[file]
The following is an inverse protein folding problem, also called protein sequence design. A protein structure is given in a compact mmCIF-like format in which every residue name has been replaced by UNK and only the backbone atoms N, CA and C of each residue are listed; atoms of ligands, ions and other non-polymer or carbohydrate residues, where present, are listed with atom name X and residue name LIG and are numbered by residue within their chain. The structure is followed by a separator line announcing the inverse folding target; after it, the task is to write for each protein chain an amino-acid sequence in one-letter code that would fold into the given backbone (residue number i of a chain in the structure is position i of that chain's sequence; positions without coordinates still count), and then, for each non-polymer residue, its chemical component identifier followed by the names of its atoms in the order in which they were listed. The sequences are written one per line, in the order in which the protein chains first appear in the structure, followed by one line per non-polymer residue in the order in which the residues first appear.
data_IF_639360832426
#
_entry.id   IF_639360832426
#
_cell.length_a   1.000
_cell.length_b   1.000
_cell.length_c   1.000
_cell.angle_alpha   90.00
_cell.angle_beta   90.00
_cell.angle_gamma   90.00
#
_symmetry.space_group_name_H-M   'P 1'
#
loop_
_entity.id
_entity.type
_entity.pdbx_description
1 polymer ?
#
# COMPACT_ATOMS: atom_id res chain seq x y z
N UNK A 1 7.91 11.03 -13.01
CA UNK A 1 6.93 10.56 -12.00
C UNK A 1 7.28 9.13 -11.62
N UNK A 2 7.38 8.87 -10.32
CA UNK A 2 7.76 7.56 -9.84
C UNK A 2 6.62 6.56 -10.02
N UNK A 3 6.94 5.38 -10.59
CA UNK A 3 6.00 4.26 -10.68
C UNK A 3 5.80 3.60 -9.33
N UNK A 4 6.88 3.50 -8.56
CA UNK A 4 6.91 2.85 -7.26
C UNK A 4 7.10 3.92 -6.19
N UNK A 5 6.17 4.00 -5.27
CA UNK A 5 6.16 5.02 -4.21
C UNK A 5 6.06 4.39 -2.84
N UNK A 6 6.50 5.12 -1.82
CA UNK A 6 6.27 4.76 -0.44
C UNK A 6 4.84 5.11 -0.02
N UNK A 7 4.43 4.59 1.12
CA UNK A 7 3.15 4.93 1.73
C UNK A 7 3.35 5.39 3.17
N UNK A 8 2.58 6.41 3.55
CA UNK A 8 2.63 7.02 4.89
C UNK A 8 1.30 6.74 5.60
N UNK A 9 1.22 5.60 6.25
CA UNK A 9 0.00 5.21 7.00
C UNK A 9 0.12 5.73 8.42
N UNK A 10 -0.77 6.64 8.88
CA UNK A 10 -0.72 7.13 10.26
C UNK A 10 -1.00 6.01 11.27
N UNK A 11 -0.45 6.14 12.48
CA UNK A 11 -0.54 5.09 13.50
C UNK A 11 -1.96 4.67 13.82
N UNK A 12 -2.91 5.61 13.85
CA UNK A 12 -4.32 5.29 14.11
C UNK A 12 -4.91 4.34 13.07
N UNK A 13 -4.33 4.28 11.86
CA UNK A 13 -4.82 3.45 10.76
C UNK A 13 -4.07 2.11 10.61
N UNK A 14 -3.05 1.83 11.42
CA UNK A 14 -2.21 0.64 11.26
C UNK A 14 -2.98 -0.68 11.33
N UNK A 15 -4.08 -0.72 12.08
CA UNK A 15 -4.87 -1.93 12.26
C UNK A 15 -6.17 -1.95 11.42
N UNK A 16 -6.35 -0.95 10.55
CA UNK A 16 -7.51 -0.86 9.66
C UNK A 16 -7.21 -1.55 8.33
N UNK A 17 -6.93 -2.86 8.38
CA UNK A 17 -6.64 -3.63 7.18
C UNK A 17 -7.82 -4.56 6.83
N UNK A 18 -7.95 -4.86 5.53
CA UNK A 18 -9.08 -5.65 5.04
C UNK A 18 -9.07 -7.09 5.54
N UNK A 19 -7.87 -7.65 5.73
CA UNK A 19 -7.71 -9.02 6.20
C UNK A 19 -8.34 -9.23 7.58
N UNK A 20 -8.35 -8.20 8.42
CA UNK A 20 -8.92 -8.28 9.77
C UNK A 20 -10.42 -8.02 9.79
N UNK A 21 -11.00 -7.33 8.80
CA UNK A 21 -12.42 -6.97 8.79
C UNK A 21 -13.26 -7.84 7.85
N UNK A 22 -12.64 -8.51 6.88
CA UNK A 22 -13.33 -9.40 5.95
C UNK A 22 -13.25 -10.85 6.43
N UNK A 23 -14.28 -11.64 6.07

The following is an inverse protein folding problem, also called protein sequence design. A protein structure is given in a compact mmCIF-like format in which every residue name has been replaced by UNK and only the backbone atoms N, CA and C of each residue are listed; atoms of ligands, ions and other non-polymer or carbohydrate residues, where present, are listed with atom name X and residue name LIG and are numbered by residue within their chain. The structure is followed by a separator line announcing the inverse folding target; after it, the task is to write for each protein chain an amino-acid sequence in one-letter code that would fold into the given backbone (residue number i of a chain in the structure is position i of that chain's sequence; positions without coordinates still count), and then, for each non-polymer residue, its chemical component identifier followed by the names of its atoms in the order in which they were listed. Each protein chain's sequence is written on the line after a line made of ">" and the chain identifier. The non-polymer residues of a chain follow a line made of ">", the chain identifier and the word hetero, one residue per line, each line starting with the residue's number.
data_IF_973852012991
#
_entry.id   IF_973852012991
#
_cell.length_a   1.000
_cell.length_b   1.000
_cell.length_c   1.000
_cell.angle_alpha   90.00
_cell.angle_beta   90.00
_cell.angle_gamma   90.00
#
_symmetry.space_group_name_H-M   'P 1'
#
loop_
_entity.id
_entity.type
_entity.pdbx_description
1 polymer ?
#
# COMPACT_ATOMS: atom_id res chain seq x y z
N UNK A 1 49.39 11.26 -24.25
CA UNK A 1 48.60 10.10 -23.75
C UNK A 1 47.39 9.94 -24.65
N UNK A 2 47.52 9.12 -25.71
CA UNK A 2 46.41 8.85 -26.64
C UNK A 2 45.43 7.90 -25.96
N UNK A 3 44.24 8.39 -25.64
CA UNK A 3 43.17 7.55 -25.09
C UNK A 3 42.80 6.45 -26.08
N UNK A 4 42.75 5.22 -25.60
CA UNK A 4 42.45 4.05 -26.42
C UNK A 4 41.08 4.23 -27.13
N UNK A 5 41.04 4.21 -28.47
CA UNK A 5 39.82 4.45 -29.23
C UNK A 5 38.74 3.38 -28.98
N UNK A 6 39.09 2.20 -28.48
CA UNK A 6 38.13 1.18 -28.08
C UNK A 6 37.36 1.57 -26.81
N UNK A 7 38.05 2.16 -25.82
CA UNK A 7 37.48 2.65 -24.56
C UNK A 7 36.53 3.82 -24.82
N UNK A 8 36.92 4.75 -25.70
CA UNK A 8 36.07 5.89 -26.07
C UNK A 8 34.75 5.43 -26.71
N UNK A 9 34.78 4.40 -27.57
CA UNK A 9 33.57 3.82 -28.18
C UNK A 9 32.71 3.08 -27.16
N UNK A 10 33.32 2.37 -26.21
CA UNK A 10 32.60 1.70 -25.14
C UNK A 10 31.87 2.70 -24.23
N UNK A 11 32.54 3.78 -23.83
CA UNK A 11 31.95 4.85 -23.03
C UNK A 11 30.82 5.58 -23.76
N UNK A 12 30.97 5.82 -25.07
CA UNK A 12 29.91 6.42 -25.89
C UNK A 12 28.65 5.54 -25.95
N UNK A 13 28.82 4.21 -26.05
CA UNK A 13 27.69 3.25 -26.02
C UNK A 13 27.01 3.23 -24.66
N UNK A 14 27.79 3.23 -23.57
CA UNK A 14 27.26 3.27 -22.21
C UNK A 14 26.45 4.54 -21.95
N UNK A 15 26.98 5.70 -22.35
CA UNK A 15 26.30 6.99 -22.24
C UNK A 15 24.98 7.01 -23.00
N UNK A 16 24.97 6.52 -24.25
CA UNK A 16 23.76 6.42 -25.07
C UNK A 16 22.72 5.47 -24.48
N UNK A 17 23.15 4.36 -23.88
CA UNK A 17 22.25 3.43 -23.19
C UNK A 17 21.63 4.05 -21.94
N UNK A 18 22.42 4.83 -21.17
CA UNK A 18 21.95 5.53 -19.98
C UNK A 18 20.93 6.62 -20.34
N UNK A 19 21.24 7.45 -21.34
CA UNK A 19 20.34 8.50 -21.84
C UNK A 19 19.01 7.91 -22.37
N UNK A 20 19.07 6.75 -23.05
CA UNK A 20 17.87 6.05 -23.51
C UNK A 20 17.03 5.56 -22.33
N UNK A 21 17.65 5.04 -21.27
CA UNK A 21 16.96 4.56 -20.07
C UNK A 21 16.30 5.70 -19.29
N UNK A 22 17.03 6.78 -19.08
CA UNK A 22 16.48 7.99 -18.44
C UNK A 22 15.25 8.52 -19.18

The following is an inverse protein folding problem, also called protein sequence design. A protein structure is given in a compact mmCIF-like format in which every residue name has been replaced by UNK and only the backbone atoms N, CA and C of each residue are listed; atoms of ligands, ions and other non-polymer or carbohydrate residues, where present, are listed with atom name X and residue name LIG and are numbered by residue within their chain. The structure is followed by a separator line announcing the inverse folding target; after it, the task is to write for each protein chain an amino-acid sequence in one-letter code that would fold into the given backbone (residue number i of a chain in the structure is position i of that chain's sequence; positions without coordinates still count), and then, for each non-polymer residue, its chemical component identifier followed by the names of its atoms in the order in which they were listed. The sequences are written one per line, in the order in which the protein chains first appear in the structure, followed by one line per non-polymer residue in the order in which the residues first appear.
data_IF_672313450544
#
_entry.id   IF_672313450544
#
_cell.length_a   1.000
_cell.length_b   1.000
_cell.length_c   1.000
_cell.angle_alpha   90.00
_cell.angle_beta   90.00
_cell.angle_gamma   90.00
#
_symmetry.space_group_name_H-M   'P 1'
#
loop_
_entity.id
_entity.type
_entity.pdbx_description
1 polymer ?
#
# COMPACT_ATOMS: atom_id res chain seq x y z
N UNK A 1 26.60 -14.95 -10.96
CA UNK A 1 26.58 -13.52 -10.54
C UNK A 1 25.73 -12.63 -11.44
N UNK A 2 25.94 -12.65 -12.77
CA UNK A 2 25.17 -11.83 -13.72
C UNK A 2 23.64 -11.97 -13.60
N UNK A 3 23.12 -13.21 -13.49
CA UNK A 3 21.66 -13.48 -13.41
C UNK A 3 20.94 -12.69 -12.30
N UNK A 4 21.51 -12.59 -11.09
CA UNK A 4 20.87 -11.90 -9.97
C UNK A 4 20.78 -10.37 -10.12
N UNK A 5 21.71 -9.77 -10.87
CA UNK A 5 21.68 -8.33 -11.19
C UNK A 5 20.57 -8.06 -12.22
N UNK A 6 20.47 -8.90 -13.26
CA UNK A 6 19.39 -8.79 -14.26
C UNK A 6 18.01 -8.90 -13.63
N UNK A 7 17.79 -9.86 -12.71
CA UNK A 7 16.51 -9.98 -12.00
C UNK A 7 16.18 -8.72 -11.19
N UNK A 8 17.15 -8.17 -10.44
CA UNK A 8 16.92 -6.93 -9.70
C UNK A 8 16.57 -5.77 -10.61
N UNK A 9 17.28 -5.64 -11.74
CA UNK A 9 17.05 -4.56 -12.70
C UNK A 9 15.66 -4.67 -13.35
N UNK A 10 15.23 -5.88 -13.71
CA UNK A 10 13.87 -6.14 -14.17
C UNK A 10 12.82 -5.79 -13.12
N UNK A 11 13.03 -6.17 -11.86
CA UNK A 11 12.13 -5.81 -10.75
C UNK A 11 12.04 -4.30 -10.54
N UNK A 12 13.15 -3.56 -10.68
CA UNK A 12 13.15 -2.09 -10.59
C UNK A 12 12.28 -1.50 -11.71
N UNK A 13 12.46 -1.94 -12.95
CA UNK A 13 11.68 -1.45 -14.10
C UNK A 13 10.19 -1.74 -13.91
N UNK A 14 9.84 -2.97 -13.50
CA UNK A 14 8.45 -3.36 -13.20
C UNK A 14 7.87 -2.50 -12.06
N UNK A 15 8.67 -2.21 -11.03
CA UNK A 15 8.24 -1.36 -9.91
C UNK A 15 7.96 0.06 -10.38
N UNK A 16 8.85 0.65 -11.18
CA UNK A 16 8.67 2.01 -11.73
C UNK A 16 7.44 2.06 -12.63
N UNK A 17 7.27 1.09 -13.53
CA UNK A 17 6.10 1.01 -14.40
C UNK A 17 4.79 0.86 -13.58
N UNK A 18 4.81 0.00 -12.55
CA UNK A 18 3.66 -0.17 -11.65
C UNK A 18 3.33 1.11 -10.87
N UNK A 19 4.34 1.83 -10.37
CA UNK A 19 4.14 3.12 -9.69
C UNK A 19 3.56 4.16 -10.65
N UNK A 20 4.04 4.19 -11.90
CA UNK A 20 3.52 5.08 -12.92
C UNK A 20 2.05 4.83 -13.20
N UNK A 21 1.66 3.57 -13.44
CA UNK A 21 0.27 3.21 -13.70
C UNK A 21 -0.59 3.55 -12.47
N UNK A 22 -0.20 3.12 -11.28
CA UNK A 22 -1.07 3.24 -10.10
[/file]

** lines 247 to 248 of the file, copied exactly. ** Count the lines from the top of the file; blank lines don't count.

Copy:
C UNK A 17 4.79 0.86 -13.58
N UNK A 18 4.81 0.00 -12.55